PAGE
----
US citizens: call on Mattis, Secretary of "Defense", to make the US obey the laws of war in Yemen.

If you sign, please spread the word!

Posted Sun Oct 21 00:00:00 2018 Tags:
Taking that principled stand, as always:

Ride-hail giant Lyft just dropped $100,000 to fight Proposition C, the ballot measure that would tax rich corporations to house 4,000 homeless San Franciscans. [...]

It's perhaps strange for a company whose CEO bragged to TIME Magazine in 2017 that his company is "woke," and especially odd since the often-vilified Uber, which has weathered myriad recent scandals, confirmed to On Guard they're not planning on donating for or against Proposition C. [...]

The donation joins Lyft with the likes of tech company Stripe, which has donated $400,000 to topple Prop C., and Twitter CEO Jack Dorsey, who has infamously sparred publicly recently with Salesforce CEO Marc Benioff over backing Prop. C. Dorsey now plans to spend $75,000 to fight the homeless measure, the New York Times reported Friday.

Salesforce CEO: tech billionaires hoard their money and won't help homeless
(Water, in other news, remains wet)

[Marc Benioff, the Salesforce CEO] intensified his criticisms of Jack Dorsey, the CEO of Twitter, saying: "He just doesn't want to give, that's all. And he hasn't given anything of consequence in the city." [...]

Benioff said by phone that he had expected Dorsey to stand against Prop C -- and that he did not anticipate the Twitter co-founder would change his mind or give back in a meaningful way. "That's not a surprise to me. There's lots of CEOs and companies and billionaires in that category. We have 70 billionaires in San Francisco [Bay Area region]. Not all of them are giving money away. A lot of them are just hoarding it. They're keeping it. That's just who they are and how they look at their money." [...]

Benioff also criticized Stripe, a payment platform and another major San Francisco tech firm opposing Prop C. The company claimed the measure lacked a "comprehensive plan" for spending in a recent op-ed and has also given more than $400,000 to a campaign fighting the measure, making it the largest donor.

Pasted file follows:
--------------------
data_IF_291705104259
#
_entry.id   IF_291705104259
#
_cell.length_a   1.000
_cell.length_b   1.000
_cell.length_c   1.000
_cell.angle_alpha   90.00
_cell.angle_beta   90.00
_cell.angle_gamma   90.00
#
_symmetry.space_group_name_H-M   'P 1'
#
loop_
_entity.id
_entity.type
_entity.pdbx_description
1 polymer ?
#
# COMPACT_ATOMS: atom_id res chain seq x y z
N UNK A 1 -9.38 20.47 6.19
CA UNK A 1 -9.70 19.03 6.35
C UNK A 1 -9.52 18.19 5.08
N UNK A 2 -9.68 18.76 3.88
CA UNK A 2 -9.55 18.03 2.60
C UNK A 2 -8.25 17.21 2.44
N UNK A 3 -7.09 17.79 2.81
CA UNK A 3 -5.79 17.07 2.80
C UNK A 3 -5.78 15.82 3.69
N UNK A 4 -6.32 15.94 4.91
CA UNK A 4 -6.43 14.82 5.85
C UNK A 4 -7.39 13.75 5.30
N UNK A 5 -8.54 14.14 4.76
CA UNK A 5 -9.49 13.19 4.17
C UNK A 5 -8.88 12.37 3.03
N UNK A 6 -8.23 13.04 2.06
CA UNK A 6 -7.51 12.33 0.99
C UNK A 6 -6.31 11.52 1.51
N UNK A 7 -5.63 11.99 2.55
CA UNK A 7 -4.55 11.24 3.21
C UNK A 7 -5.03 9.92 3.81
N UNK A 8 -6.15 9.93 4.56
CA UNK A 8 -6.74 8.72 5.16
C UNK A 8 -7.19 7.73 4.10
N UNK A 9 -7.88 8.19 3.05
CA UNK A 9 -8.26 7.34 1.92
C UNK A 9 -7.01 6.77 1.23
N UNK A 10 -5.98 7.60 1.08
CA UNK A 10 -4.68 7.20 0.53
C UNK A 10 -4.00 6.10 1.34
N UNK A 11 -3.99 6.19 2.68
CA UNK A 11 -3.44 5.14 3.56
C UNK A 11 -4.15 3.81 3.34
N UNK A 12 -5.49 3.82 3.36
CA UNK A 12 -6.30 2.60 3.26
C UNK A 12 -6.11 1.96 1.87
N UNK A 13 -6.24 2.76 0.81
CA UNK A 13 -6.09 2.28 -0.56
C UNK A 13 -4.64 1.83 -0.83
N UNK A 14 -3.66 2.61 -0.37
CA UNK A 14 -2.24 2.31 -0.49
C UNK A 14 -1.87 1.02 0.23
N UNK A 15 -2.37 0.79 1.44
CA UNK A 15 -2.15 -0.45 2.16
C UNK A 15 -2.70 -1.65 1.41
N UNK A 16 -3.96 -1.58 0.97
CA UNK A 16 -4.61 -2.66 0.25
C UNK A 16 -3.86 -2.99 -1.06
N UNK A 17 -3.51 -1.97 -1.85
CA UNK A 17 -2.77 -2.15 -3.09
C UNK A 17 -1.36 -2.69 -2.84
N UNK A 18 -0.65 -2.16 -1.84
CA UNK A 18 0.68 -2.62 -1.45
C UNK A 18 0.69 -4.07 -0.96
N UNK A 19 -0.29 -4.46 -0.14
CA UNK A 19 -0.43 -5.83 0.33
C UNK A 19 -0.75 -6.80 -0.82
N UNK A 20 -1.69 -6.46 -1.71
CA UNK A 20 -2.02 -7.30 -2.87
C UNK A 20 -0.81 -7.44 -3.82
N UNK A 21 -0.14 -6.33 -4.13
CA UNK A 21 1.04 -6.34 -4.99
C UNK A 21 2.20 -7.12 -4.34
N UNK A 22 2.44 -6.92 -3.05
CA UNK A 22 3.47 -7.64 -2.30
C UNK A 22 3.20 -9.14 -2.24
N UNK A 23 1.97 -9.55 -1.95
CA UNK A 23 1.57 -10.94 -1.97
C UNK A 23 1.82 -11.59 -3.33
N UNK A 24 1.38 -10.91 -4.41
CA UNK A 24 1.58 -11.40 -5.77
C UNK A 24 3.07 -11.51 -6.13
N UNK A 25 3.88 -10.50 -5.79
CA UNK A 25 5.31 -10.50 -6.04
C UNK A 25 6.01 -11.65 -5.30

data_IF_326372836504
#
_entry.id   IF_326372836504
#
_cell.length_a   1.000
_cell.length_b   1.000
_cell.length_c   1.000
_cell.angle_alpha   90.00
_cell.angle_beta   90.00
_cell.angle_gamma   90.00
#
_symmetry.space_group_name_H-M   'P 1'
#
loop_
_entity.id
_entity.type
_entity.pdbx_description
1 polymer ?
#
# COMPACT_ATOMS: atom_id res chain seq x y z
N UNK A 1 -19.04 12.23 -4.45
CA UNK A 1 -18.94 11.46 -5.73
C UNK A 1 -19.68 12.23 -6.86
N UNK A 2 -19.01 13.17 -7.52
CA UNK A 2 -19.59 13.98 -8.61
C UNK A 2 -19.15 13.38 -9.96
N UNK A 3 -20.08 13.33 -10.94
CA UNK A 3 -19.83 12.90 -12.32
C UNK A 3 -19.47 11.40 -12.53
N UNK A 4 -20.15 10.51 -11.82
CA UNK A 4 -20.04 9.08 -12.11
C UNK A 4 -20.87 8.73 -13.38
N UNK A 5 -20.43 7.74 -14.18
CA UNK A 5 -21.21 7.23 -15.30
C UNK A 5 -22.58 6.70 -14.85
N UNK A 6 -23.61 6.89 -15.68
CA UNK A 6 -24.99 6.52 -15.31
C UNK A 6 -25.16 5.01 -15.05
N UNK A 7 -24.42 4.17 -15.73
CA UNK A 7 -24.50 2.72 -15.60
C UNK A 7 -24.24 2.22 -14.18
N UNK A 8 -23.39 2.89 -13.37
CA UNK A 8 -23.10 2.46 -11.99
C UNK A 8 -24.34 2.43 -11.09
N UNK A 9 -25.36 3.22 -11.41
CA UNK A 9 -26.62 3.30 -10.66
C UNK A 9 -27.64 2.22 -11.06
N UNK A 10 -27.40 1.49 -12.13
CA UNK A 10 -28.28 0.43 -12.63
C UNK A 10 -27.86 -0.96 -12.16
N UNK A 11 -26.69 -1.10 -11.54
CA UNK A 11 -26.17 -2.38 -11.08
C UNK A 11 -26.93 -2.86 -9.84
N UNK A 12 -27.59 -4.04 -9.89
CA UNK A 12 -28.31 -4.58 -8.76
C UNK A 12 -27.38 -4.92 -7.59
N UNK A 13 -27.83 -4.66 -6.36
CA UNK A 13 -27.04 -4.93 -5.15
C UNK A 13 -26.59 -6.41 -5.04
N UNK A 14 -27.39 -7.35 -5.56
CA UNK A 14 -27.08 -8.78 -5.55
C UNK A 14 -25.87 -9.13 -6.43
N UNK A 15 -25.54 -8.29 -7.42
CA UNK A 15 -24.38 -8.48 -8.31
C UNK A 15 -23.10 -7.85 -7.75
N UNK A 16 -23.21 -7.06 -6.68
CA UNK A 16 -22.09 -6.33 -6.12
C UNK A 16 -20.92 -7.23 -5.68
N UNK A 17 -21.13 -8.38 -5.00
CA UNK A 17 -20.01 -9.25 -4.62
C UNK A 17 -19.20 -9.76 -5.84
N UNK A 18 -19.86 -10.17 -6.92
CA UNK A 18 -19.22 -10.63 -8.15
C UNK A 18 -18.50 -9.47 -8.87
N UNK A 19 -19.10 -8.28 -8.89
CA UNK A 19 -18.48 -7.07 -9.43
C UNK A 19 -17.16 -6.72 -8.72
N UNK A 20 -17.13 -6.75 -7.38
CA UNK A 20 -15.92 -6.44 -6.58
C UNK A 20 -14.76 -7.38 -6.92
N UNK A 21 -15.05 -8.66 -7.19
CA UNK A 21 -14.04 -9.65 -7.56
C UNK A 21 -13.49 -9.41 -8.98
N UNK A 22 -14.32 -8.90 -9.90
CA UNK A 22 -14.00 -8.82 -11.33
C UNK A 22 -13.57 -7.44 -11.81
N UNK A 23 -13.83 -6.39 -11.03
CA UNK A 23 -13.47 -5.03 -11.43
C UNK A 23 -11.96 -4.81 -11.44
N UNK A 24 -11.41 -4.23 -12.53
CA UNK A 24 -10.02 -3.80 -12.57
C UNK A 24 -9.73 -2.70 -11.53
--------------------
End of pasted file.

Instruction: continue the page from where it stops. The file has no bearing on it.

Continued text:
Benioff scoffed at the funding from Stripe, which was founded in 2010 by brothers Patrick and John Collison, and was recently valued at $20bn.

"It's the most money they've ever given to anything in San Francisco, so that's exciting ... [Prop C] will be a direct tax on Stripe that they don't want to have to pay," he said. "Even though they've made $20bn dollars in San Francisco, they're not willing to give back at scale. Isn't that amazing?" [...]

Benioff has pledged to donate at least $2m to support Prop C, which could cost Salesforce up to $10m a year in taxes. [...]

Benioff said that Breed had recently asked him for an "immediate $8m" to fund a shelter in the city, raising questions about her claims that the city needs to focus on auditing the $300m it currently spends on homelessness instead of raising new money.

"She wants me to fund personally a homeless shelter in the city, because she's out of cash," he said. "That's evidence we need more money now."

Benioff:

CEO @jack created $50B in market cap in Twitter & Square & $6B personally in our city & received a special Mid Market Tax Break. Exactly much have his companies & personally given back to our city, our homeless programs, public hospitals, & public schools? Yes @OurHomeSF.

Hi Jack. Thanks for the feedback. Which homeless programs in our city are you supporting? Can you tell me what Twitter and Square & you are in for & at what financial levels? How much have you given to heading home our $37M initiative to get every homeless child off the streets?

Benioff is still totally cool with helping ICE imprison and deport children, though.

Might I also recommend The Broke-Ass Stuart 2018 Voting Guide.

Previously, previously, previously, previously, previously, previously, previously.

Posted Sat Oct 20 21:26:16 2018 Tags:
Dear Lazyweb: Why won't iOS 12 ever show me a mail notification? Messages notifications work fine. I have all the obvious things checked, and Do Not Disturb is off. Server logs show mail being downloaded, but it never notifies or badges.
Posted Sat Oct 20 20:08:24 2018 Tags:
Each can carries approximately one million copies of the LP:

Addressing the novel storage method, Massive Attack's Robert '3D' Del Naja -- who according to the press release is "also known as a graffiti artist" -- said: "It's a creative way to store your back catalogue, although DNA-encoded spray paint is unlikely to be adopted by street artists seeking anonymity".

The complex encoding process is explained in detail in by Dr Robert Grass of Zurich-based company TurboBeads. "This digital bitstream of the album (0s and 1s) was first translated to 901'065 DNA sequences (A, C, T and Gs), each 105 characters long", says Grass. "The 901'065 individual sequences were then chemically synthesised resulting in a synthetic DNA sample, which fully represents the digital bitstream of the album."

Then, in order to "guarantee information stability", the DNA sequences were encapsulated in "synthetic glass fossils", which were added directly to the spray can. According to Dr Grass, each can "contains at least 0.1 micrograms of the synthetic DNA, which is equivalent to 1 million copies of the album."

Previously, previously, previously, previously, previously, previously, previously.